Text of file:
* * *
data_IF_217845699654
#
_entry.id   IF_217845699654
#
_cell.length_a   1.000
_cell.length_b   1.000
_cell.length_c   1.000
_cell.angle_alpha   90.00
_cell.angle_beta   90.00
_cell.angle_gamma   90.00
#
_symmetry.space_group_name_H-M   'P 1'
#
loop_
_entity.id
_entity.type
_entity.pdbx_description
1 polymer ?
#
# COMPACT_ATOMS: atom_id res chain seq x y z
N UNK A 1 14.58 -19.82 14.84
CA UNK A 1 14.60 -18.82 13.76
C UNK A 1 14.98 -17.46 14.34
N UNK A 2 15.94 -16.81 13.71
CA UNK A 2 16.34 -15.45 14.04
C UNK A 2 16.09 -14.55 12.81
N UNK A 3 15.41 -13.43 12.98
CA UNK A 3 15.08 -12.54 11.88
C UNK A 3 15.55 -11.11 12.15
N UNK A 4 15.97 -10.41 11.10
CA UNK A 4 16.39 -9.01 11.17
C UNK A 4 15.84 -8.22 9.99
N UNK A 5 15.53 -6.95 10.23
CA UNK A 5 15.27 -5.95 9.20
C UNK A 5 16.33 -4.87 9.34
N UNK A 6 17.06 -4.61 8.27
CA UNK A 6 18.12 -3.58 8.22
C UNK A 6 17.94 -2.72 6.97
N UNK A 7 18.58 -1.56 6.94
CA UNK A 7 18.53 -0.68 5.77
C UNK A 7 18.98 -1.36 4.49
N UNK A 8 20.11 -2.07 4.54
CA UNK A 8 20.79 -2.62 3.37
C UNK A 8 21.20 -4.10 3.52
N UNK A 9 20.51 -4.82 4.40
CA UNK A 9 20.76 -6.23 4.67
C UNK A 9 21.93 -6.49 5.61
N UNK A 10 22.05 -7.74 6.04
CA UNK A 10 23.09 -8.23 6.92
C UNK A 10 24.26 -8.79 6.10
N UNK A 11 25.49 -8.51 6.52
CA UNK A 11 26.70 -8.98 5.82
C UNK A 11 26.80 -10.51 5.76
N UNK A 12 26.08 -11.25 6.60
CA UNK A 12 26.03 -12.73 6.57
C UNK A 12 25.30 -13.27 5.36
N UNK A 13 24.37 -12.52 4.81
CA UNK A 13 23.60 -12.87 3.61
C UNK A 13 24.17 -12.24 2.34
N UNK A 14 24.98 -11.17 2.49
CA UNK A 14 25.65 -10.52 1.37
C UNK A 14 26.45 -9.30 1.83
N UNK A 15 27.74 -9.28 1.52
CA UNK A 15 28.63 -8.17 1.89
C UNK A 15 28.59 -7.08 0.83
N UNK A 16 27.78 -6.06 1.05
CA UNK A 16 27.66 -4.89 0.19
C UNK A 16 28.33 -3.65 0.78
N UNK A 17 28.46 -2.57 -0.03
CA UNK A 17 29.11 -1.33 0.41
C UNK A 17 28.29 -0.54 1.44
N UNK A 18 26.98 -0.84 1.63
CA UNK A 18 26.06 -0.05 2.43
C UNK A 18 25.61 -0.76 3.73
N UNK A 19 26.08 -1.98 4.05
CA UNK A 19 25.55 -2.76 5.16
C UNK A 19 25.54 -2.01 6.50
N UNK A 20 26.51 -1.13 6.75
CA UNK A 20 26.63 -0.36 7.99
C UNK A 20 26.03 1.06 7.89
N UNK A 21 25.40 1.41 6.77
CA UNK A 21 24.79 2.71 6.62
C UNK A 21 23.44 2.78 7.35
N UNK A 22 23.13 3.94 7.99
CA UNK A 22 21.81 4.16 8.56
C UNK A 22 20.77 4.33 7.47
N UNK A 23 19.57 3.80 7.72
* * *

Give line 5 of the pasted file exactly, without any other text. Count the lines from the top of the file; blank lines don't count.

_cell.length_a   1.000